The move towards Open Source is undeniable. Virtually unknown 10 years ago, the Open Source darling Linux has risen to become perhaps the most vexing threat ever faced by industry-dominating Microsoft. The growth figures for Open Source are equally rosy, showing growth across all market segments.
The problem is that the majority of the growth isn't coming from stealing Microsoft customers, it's coming from more traditional UNIX vendors like Sun Microsystems. To fight this, Sun president Jonathan Schwartz is employing the old maxim "if you can't beat 'em, join 'em"--Solaris will go Open Source.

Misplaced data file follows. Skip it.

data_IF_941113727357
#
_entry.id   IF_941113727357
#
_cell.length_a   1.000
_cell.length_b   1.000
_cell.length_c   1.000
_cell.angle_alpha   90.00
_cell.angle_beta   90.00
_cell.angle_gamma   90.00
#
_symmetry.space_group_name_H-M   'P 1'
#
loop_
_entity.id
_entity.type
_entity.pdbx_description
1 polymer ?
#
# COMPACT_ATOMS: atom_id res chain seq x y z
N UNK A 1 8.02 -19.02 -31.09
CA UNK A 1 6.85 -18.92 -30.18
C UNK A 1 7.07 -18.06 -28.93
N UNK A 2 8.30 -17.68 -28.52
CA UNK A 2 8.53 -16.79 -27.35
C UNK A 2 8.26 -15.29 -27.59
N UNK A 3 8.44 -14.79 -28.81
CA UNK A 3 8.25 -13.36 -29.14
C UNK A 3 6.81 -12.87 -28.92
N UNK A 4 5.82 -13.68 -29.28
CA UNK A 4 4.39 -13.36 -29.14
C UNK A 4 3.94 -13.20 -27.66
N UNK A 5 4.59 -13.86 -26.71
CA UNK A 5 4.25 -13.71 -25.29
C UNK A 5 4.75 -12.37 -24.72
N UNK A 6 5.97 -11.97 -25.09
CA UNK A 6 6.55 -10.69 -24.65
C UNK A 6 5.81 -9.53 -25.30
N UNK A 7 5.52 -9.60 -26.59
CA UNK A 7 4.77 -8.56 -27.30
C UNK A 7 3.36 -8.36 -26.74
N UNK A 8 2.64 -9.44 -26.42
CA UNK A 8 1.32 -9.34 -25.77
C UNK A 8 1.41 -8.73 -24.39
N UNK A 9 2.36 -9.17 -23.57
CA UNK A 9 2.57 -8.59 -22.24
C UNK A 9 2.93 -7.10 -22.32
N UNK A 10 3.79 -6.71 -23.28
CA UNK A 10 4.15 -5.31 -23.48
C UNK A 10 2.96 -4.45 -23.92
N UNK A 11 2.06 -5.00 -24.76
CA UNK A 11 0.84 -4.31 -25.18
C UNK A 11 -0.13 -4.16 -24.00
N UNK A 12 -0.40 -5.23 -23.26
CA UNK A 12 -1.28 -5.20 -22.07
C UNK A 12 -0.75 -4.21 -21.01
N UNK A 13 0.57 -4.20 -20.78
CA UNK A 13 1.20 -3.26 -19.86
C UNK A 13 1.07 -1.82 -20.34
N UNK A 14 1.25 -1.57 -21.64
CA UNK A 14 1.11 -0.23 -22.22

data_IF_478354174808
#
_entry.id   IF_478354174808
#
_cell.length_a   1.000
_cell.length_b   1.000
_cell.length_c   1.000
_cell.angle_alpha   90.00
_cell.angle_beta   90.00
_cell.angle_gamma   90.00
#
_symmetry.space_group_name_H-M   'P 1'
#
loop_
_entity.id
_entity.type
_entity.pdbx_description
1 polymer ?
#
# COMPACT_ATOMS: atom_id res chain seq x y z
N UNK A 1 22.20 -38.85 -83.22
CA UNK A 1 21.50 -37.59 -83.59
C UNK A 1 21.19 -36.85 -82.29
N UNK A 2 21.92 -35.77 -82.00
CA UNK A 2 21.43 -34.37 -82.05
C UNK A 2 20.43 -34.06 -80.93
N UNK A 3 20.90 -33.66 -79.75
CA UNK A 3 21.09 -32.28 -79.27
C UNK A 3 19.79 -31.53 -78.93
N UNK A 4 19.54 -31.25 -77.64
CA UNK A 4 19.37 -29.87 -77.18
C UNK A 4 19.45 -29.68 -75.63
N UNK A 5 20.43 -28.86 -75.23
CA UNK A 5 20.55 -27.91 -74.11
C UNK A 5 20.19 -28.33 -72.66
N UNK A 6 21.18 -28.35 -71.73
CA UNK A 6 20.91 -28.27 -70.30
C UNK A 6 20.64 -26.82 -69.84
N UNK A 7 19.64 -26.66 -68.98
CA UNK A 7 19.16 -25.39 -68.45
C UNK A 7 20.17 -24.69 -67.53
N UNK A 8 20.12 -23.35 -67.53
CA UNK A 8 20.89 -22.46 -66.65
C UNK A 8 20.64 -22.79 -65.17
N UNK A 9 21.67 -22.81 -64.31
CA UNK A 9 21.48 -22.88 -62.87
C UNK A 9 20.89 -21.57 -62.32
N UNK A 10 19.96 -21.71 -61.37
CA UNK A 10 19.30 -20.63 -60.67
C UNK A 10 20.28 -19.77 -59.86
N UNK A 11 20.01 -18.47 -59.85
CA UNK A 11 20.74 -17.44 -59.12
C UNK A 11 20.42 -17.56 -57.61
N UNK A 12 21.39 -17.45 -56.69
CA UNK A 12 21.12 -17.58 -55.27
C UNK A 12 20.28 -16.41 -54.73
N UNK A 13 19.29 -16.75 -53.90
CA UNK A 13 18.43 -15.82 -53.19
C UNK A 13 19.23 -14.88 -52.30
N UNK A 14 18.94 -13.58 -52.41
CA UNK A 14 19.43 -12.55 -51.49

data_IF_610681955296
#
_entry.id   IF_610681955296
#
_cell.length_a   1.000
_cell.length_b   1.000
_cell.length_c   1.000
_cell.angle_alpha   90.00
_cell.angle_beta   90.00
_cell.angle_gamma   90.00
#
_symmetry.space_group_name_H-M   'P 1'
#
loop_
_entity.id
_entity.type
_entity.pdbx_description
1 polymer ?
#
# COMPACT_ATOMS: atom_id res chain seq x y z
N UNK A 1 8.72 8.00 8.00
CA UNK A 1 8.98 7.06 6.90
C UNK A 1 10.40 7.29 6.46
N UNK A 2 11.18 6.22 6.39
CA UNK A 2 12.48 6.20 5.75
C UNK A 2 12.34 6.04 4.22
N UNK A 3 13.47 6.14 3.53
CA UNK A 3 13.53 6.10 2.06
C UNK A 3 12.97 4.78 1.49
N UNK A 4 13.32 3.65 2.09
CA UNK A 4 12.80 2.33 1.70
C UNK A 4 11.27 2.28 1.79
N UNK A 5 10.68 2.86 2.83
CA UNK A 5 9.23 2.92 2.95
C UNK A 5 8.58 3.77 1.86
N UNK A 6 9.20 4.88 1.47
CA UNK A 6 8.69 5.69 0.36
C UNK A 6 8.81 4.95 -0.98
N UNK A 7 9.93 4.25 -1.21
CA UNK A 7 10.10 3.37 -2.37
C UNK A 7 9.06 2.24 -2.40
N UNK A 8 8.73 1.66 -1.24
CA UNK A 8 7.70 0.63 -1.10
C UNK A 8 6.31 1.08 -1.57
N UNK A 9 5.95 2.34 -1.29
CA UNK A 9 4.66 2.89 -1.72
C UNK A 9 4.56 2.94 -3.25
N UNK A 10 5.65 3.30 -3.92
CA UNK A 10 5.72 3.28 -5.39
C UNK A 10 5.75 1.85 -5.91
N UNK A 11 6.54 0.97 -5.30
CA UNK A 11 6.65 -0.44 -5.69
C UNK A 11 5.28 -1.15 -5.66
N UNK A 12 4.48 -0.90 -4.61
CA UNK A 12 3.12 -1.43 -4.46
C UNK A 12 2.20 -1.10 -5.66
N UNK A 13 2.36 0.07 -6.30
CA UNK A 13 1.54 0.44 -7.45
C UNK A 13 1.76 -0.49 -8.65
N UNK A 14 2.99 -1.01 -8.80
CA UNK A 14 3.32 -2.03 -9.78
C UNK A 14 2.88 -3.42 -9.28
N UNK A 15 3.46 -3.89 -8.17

"I don't want to say when that will happen," couches Schwartz, "but make no mistake: we will open-source Solaris." Solaris, Sun's flagship operating system, has long been considered one of the most robust and feature-rich UNIX variants around. Solaris is very flexible as well, running equally well on x86-based desktops or huge multiprocessor database servers using UltraSPARC CPUs.
But it could be a case of too little, too late. Linux has the momentum and mindshare, whereas Solaris is viewed as somewhat stodgy and lacking a "cool" factor. But Solaris has one thing Linux has yet to fully gain: unwavering trust from big-iron server buyers. Schwartz goes further by hinting at a more liberal licensing and pricing model for Solaris, saying it would be "significantly less expensive" than offerings from either Microsoft or Red Hat.
Yep, it's CNET again with the scoopage, or if you just enjoy articles written by a person named "Ong Boon Kiat."